Tuesday, 2 October 2012

GUEST BLOG: Dave Zeltserman

Frankenstein and vampires by Dave Zeltserman

Whether it’s the recent animated film, Hotel Transylvania, the 1945 film House of Dracula, the TV series The Munsters, Jess Franco’s Dracula Prisoner of Frankenstein or many other movies, cartoons and TV shows, there has always seemed to be a strong cultural connection between vampires and Frankenstein’s creature. The obvious reason for this is Mary Shelley’s Frankenstein (1818) and Bram Stoker’s Dracula (1897) are two of the most well-known gothic horror novels, and both have become cultural icons.

In my revisionist Frankenstein retelling, MONSTER, vampyres also make appearances.

In the summer of 1816, Lord Byron, Percy Bysshe Shelley, Mary  Wolstonecraft  Godwin and Dr. John Polidori were staying at the Villa Diodati by Lake Geneva, and while being kept indoors due to rain, read German ghost stories, and then challenged each other to come up with their own ghost stories. Two works of fiction came out of this: Frankenstein by Mary Shelley and The Vampyre by Polidori. In MONSTER, I have my creature encounter inside of a highly exaggerated version of a London Hellsfire Sex Club a creature very similar to Polidari’s vampyre. Earlier in the book I also have my creature encounter how I envisioned forest versions of these vampyres—feral creatures that hunt the forest for wayward, lost travelers. So this was done partly to pay homage to the birth of Shelley’s Frankenstein, but even more so for the creepiness and horror that these vampyres are able to provide. These are certainly not sparkly-type vampires!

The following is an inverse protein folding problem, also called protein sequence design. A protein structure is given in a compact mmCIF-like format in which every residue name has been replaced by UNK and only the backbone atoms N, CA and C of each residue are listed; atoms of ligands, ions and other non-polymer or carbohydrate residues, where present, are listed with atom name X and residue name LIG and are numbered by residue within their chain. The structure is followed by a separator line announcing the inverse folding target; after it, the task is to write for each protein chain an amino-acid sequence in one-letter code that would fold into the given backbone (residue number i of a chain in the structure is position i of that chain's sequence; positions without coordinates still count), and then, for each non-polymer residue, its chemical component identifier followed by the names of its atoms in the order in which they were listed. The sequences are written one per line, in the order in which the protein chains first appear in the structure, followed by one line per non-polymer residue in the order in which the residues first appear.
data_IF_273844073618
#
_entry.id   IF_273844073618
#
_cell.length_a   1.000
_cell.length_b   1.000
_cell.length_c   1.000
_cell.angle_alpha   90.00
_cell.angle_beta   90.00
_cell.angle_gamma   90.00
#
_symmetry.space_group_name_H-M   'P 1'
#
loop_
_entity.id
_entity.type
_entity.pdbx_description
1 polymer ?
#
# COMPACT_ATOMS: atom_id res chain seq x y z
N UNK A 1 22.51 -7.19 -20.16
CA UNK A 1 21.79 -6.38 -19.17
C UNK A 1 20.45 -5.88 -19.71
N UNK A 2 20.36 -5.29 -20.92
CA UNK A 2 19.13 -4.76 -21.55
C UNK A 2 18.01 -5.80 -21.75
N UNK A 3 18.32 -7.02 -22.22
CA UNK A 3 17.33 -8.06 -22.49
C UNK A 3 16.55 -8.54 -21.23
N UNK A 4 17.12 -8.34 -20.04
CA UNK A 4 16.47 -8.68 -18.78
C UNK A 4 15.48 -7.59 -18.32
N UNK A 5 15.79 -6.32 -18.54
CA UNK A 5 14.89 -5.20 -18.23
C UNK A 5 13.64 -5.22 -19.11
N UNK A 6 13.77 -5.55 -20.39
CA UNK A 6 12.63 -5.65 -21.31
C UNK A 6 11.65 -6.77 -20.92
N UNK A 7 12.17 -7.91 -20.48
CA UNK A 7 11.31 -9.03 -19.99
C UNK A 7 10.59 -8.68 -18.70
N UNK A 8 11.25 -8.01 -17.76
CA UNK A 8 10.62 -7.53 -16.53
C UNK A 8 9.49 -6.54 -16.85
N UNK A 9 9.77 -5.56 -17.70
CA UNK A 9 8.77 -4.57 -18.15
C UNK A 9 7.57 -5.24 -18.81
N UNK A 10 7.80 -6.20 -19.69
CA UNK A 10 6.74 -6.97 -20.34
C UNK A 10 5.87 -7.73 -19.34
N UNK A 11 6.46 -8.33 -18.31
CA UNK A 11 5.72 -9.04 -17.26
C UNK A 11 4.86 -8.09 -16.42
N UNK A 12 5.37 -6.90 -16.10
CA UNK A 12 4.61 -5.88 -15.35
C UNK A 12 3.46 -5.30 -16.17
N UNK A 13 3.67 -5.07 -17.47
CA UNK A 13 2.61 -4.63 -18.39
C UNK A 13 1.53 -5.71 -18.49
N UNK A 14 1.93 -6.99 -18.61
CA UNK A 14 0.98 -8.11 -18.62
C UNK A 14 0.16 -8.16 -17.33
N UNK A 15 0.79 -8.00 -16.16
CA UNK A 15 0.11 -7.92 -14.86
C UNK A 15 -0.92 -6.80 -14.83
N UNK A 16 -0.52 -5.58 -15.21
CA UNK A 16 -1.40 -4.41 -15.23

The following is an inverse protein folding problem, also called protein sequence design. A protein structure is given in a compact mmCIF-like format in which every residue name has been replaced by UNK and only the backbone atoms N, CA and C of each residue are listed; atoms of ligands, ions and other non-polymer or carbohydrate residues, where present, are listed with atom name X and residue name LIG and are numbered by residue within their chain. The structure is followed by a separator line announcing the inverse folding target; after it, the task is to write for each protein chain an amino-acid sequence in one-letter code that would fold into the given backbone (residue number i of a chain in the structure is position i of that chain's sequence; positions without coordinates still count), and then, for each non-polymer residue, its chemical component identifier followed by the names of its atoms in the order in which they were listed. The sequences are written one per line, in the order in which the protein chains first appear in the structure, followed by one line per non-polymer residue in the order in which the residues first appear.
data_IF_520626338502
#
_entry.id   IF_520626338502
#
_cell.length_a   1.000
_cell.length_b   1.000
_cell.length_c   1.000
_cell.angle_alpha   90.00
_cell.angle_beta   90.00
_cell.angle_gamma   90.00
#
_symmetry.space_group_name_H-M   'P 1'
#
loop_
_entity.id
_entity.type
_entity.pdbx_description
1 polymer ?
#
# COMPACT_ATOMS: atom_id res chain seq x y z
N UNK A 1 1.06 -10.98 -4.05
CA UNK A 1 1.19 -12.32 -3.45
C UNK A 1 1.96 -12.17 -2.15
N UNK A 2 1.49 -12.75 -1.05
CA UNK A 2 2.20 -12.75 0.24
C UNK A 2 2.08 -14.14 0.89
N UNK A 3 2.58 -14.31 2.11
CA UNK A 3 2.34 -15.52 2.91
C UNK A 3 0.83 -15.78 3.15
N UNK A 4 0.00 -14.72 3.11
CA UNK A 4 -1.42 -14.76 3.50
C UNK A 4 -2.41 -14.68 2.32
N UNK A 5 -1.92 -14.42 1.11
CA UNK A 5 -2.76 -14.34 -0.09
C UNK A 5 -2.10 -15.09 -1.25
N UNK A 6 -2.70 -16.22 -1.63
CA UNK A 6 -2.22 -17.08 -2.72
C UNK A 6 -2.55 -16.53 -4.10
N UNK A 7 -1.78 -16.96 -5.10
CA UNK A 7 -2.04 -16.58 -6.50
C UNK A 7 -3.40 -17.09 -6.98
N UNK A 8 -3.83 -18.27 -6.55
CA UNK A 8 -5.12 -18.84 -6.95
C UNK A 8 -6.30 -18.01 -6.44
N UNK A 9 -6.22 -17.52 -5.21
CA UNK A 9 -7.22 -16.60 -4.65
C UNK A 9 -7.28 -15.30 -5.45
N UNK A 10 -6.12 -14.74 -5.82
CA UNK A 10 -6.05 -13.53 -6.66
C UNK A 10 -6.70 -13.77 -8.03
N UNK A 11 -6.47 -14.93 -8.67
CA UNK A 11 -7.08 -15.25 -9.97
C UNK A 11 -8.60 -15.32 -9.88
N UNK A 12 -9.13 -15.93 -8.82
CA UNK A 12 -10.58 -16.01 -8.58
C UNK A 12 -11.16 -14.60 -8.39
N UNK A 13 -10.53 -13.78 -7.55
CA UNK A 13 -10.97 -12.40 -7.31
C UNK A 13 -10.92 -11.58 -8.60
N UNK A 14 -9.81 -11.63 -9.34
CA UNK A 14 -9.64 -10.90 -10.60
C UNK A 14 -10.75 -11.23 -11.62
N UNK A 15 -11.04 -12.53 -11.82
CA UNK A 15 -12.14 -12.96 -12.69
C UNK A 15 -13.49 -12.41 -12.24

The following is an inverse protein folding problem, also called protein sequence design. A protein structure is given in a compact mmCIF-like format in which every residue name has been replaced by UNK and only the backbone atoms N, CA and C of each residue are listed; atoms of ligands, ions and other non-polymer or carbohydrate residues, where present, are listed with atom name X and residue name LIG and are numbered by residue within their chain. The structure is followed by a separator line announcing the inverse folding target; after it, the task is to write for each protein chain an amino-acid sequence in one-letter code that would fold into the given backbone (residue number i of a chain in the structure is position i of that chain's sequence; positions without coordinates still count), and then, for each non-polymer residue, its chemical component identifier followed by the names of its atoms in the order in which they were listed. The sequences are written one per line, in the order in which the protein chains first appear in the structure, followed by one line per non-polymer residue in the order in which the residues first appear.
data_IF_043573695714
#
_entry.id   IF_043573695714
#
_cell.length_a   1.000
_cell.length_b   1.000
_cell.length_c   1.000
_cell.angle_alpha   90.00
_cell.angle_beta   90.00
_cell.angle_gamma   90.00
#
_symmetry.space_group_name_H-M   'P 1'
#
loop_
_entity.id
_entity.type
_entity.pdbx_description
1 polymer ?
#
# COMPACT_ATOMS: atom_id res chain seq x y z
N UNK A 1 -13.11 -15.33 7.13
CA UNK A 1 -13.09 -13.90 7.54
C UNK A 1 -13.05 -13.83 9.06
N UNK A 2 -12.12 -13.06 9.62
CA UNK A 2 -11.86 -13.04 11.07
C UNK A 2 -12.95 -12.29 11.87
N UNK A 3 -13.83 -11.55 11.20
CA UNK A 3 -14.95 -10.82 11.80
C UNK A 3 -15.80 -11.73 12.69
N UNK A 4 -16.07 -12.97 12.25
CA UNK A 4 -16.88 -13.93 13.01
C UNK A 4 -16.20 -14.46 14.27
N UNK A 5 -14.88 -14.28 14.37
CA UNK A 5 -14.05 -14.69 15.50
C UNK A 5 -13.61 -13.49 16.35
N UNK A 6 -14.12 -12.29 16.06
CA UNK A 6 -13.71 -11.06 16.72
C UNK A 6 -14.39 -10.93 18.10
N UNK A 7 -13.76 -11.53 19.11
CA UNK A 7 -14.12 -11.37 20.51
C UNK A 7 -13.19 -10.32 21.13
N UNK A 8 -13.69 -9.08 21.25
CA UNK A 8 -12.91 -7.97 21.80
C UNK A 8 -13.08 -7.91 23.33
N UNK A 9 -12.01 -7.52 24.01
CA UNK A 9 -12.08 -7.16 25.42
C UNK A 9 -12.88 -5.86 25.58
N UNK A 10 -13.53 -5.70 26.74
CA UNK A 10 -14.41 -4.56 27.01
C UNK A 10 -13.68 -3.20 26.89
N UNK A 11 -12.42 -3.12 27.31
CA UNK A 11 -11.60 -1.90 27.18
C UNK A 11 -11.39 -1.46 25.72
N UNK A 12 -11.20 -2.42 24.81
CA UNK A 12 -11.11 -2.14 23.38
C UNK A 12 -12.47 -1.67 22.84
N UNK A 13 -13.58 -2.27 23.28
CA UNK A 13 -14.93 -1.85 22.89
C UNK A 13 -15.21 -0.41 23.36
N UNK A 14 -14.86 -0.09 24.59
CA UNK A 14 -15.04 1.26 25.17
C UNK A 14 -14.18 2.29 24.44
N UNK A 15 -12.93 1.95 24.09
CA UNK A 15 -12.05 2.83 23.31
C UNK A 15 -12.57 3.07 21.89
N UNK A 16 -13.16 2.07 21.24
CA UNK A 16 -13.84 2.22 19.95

How the critics rate it:

"A masterpiece of originality, beauty, ugliness, eloquence, wisdom and power. And it's one hell of a page-turner as well."   --Ed Gorman

"More impressively, Zeltserman's plot maps almost perfectly onto the plot of Shelley's novel — the key word being "almost." In its departures, the novel provides more than its cover price in entertainment. Vampyres abound, as do Satanic cults and the Marquis de Sade, preparing to enact the 120 Days of Sodom in a remote mountain castle. You don't get much more gothic bang for your buck."   --Los Angeles Times

"Zeltserman got a lot of acclaim for his horror novel The Caretaker of Lorne Field. Monster is a very different kind of book, but it's just as exciting. When awards season rolls around, this one's going to be a major contender."   --Bill Crider

:: Find out more about MONSTER at: http://www.hardluckstories.com/